You can’t read a story about Les Nubians without finding comparisons to Sade — comparisons that at first seem only based on the fact that all are attractive black women with smooth music. The similarities are indeed there: a jazz base, a solid and soulful rhythm section, and an island feel. But it’s the purely American art form of hip-hop with which the sisters seem to feel the biggest kinship. “Hip-hop came from America, yes,” Hélène says, “but it is really about urban life. As far as Paris and other great cities in the world that have urban environments, hip-hop caught on almost twenty years ago.”
Hip-hop is a form of storytelling that Hélène views as a return to the African griot. “The griot is someone who delivers the population its background, or they will give you your genealogy, or they will empower you with fictive tales, or they can be really realistic,” she says. “I believe hip-hop is a way to be a griot, because they are chroniclers.”
And Les Nubians also see themselves as chroniclers. They write each album as a story with a beginning and an end, the songs providing a chronology. “We are doing another way of telling stories, which is more about tales and myths and at the same time talking about real stuff,” Hélène says, “but in a sense giving it some space for your imagination to come in.”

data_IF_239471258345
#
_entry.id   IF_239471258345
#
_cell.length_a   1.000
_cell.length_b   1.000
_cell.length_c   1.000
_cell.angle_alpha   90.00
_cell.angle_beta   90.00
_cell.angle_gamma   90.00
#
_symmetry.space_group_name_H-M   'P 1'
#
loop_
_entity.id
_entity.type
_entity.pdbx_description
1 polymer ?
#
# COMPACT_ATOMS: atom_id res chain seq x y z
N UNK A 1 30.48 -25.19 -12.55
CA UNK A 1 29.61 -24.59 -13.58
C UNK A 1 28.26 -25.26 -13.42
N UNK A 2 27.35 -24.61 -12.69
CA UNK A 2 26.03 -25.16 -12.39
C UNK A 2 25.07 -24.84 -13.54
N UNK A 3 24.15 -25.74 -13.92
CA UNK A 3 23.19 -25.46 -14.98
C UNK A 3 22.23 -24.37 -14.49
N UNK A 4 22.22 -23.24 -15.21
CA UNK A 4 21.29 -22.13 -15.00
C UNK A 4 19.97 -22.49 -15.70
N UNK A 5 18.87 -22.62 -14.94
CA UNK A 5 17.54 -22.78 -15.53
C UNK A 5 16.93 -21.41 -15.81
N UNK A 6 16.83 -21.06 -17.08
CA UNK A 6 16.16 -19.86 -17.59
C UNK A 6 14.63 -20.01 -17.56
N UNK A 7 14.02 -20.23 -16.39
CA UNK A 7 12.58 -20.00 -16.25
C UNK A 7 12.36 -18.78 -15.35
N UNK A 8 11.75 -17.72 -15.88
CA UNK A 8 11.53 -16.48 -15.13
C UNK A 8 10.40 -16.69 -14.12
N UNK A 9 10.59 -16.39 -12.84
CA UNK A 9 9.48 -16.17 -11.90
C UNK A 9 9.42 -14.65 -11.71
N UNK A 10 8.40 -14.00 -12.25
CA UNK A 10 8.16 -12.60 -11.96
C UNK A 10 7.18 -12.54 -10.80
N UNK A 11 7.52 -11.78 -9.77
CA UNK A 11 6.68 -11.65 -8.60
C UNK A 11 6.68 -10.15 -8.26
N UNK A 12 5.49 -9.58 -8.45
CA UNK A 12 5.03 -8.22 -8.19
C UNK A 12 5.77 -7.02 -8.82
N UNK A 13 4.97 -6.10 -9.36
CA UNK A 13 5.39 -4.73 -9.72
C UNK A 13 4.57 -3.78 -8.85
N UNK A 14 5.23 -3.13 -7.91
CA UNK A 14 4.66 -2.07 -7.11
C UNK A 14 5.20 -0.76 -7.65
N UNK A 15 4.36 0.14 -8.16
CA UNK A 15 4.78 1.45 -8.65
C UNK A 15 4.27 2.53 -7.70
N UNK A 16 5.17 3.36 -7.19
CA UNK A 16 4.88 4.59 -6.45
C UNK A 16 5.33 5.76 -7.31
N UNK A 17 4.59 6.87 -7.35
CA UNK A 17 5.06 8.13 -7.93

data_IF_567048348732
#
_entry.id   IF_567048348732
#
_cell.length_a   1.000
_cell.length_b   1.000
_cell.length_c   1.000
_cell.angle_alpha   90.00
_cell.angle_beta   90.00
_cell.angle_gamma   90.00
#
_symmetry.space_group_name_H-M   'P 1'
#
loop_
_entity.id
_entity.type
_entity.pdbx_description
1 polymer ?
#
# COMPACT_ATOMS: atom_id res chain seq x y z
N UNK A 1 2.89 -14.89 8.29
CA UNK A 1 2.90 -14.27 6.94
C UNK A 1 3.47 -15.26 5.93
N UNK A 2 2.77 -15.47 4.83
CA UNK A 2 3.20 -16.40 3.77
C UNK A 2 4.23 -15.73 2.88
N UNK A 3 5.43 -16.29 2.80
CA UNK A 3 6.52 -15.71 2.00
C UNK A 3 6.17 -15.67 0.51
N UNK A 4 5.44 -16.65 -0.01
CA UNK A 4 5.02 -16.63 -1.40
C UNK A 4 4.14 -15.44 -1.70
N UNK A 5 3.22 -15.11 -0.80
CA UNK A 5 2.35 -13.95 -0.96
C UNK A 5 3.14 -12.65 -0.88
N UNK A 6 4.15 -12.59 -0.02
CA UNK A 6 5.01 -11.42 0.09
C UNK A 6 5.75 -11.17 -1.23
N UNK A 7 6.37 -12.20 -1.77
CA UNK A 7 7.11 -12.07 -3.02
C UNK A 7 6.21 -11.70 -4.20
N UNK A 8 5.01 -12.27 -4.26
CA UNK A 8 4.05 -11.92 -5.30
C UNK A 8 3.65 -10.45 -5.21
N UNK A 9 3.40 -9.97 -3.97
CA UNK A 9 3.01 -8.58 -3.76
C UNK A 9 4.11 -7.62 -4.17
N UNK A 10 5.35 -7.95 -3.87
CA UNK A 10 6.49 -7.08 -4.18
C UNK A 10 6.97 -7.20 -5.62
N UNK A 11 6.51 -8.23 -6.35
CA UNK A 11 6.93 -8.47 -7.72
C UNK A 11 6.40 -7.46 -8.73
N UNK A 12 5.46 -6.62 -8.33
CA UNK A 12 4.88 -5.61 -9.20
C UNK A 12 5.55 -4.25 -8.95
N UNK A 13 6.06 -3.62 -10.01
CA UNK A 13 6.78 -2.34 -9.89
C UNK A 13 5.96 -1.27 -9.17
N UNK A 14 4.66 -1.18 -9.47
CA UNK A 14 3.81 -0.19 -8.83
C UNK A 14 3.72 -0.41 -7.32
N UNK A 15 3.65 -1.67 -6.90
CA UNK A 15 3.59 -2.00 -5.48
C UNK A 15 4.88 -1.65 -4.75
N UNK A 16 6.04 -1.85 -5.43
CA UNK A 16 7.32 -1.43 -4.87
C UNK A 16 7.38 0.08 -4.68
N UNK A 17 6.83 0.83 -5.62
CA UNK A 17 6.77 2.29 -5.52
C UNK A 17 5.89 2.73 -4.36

The group’s second and latest release, One Step Forward, tells the story of the sisters’ lives, using the metaphor of a day. “The album begins with the rising of the sun, then you have ‘Temperature Rising,'” Hélène says. “Then there are songs that are upbeat, dealing with the sun: energy, action, enlightenment — everything that is under the light. Then the more that you get through the track listing, the more you go to dusk and night. So at ‘Interlude 9’ it’s like 7 p.m., you meet your friends in a cafe for a little drink, then you separate and you go back home. You then deal with what goes with the moon then: eternal, hidden subjects like infidelity, or love, prayer, meditation, feeling alone, maternity — all those feelings which are inner subjects — until the following dawn.”
The tracks are strongest when performed in French, which is most of the time. When the women sing in English, it sounds contrived, like a weak, well, Sade. But when they unleash their native tongue, listeners can get lost in the rhythm and mood. It may be the new Sade. It may even be co-opted by cola companies or ponytailed Berkeleyites. But Hélène doesn’t think her music is misunderstood. “We try to give ourselves as much space and room as we can musically,” she says. “We need to have the doors open and not close them by having restrictions to one style or comparison.”
In short, they think locally and act globally.